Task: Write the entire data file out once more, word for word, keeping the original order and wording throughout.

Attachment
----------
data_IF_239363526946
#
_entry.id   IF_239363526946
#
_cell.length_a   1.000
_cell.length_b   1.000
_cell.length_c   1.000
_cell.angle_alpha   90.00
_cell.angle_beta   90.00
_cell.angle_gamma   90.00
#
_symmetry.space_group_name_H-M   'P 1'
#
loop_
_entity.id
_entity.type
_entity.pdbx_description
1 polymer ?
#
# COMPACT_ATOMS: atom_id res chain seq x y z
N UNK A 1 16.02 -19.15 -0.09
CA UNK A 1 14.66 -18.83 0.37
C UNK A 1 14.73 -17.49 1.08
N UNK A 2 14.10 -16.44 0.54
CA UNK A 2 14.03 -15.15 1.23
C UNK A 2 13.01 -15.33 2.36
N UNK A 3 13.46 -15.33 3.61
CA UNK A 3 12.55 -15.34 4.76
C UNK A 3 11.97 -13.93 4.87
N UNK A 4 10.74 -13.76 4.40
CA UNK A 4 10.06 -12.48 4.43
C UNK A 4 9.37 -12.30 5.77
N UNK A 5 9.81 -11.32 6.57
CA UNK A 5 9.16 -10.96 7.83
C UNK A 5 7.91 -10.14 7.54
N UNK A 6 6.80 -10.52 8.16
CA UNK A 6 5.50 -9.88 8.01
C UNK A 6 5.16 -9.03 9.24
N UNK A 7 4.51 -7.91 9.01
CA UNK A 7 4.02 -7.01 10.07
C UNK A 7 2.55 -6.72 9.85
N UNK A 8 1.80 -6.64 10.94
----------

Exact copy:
data_IF_239363526946
#
_entry.id   IF_239363526946
#
_cell.length_a   1.000
_cell.length_b   1.000
_cell.length_c   1.000
_cell.angle_alpha   90.00
_cell.angle_beta   90.00
_cell.angle_gamma   90.00
#
_symmetry.space_group_name_H-M   'P 1'
#
loop_
_entity.id
_entity.type
_entity.pdbx_description
1 polymer ?
#
# COMPACT_ATOMS: atom_id res chain seq x y z
N UNK A 1 16.02 -19.15 -0.09
CA UNK A 1 14.66 -18.83 0.37
C UNK A 1 14.73 -17.49 1.08
N UNK A 2 14.10 -16.44 0.54
CA UNK A 2 14.03 -15.15 1.23
C UNK A 2 13.01 -15.33 2.36
N UNK A 3 13.46 -15.33 3.61
CA UNK A 3 12.55 -15.34 4.76
C UNK A 3 11.97 -13.93 4.87
N UNK A 4 10.74 -13.76 4.40
CA UNK A 4 10.06 -12.48 4.43
C UNK A 4 9.37 -12.30 5.77
N UNK A 5 9.81 -11.32 6.57
CA UNK A 5 9.16 -10.96 7.83
C UNK A 5 7.91 -10.14 7.54
N UNK A 6 6.80 -10.52 8.16
CA UNK A 6 5.50 -9.88 8.01
C UNK A 6 5.16 -9.03 9.24
N UNK A 7 4.51 -7.91 9.01
CA UNK A 7 4.02 -7.01 10.07
C UNK A 7 2.55 -6.72 9.85
N UNK A 8 1.80 -6.64 10.94